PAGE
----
Understanding Intelligence in the Twenty-First Century: Journeys in Shadows

Understanding Intelligence in the Twenty-First Century: Journeys in Shadows

Understanding Intelligence in the Twenty-First Century: Journeys in Shadows

Understanding Intelligence in the Twenty-First Century: Journeys in Shadows


Over the past few decades, international history and security have been significantly influenced by greater understanding of the role of intelligence in national security and foreign policy-making.

In Britain, much of the work has developed in the subdiscipline of international history with its methodological predisposition towards archive-based research. Advances in archival disclosure, accelerated by the end of the Cold War, as well as by the changing attitudes of official secrecy and the work of the intelligence services, have further facilitated research, understanding and debate. Recent controversies, including claims of politicisation of intelligence historiography, have added additional public saliency to long-standing academic disputes. The events of September 11 and their aftermath have shown the value and limits of secret intelligence and generated fresh controversies for proponents and critics.

This book examines critically the development of intelligence studies and assesses its contribution to the study of international relations. It draws upon the viewpoints of leading academics, journalists and former practitioners, to explore the way the subject is studied, for what purposes and with what consequences.


Peter Hennessy

By the time you read this sentence, this book will itself have acquired the status of a historical artefact and one which teeters on the brim of being a primary source in its own right. For in intelligence terms, it is a piece of especially high-definition photo reconnaissance of the state of the craft in the fast-moving world between 9/11 and the 2003 war on Iraq. The Gregynog weekend in November 2002, during which many of these chapters were first presented, rippled with anticipation and anxiety about what was to come - anxiety because of real concerns, which we ventilated collectively, about the misuse of the intelligence process in Washington as part of making the politicians' case for a war of exemplary pre-emption in the Middle East that would topple Saddam Hussein.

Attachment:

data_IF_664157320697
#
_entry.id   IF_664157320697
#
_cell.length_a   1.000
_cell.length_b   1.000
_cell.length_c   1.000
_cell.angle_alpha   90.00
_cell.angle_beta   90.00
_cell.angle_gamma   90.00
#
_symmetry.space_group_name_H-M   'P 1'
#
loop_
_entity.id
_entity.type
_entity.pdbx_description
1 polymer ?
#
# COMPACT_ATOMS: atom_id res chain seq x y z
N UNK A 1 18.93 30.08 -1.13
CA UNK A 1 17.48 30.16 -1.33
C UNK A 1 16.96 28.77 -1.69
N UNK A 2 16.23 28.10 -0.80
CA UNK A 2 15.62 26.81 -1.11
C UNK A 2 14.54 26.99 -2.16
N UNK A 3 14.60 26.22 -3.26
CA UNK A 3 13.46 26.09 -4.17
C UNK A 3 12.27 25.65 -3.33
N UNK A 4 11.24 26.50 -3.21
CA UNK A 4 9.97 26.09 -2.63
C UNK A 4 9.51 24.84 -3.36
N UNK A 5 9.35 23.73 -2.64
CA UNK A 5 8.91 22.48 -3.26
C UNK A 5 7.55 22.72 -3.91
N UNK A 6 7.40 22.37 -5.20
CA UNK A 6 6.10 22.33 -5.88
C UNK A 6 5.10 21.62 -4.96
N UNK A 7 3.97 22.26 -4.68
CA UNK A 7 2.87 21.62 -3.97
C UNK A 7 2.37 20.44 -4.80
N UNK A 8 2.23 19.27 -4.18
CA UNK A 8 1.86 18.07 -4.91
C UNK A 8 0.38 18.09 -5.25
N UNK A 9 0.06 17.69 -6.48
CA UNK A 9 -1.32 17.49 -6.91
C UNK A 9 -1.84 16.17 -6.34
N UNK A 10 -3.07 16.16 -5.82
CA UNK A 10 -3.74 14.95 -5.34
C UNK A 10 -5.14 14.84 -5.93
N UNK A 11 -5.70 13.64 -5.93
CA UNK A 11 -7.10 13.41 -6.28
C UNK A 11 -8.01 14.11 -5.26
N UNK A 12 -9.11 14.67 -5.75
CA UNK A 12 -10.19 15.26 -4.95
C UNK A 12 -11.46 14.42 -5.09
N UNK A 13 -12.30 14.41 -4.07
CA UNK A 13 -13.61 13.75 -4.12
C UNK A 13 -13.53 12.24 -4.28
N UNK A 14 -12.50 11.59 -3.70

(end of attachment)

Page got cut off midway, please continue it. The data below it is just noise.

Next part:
As I write this foreword, the UK intelligence community is in a comparable dock. Sir Michael Quinlan, the former Whitehall permanent secretary who conducted an enquiry for the Prime Minister, John Major, in 1994 into the purposes of the British secret services, has captured succinctly the seriousness and centrality of the point at issue as his friend, Lord Butler of Brockwell, the former Cabinet Secretary, sets out at the request of Prime Minister Tony Blair to investigate those very UK intelligence processes and outputs in the run-up to the War on Iraq. The Whitehall Joint Intelligence Committee (JIC) system, Quinlan writes,

is internationally admired as a major British strength, but its integrity and prestige are at risk if it is used not just for guidance before policy decisions but for public presentation after them. We must not slide towards the selectivity and advocacy which, in a different institutional environment, occasionally corrupts the use of intelligence in the United States.

For older Whitehall hands, it is unbelievable that JIC assessments should see the light of day within weeks of drafting and that they should be used to buttress a government's arguments for going to war.

This very volume and its contents would cause comparably a sharp inhalation of breath on the part of some of the big figures of intelligence history past. It is, for example, only 20 years since Professor Sir Harry Hinsley took myself and Chris Andrew aside (separately) and warned us that if we went on writing as we did (me in the Times; Chris in journals and between hardcovers) we would risk

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